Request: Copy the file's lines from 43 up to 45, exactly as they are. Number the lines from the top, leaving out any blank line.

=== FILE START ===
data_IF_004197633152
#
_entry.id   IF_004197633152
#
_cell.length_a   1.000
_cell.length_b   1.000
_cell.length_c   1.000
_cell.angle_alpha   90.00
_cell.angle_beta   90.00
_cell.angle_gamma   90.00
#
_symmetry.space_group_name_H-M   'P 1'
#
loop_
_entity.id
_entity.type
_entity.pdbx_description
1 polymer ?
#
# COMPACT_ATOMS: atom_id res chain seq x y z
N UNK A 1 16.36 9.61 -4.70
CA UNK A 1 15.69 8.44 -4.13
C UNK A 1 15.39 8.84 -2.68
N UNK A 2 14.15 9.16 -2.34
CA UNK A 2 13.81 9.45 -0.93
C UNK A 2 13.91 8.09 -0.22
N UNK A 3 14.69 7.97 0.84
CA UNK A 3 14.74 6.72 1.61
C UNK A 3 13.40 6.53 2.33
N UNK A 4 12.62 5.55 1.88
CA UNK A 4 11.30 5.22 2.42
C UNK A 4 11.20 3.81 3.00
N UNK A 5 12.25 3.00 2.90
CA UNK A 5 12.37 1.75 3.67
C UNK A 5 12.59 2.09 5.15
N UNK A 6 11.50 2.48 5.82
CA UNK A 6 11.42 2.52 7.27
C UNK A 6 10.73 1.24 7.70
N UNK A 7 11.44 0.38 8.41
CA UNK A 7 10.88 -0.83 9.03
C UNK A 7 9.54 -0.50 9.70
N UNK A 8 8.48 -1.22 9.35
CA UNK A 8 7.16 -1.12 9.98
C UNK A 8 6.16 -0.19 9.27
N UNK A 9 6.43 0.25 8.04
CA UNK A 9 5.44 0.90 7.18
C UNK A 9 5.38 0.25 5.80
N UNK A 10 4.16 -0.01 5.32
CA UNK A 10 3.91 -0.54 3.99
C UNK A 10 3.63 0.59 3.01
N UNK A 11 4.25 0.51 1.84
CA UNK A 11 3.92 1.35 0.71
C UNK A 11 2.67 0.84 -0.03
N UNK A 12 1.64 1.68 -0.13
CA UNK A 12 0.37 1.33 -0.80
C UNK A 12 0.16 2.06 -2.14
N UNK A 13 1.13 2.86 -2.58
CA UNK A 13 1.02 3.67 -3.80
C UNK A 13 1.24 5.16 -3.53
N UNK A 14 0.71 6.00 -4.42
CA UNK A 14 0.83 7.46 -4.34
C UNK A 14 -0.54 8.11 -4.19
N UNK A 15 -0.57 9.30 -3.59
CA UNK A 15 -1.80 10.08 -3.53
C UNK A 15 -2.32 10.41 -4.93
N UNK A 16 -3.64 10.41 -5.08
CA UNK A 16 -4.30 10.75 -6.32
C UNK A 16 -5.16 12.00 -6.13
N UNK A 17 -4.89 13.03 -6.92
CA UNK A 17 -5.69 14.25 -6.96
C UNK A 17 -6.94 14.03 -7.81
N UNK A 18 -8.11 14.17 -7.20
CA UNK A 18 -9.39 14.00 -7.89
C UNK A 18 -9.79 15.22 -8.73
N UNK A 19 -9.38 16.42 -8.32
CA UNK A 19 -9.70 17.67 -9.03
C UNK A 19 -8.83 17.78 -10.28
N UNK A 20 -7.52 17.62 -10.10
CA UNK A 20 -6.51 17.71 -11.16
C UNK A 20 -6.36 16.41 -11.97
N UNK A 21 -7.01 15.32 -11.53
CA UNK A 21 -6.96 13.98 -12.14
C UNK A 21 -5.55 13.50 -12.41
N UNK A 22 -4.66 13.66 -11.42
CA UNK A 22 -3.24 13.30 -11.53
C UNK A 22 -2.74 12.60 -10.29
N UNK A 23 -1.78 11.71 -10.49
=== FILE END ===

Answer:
CA UNK A 8 7.16 -1.12 9.98
C UNK A 8 6.16 -0.19 9.27
N UNK A 9 6.43 0.25 8.04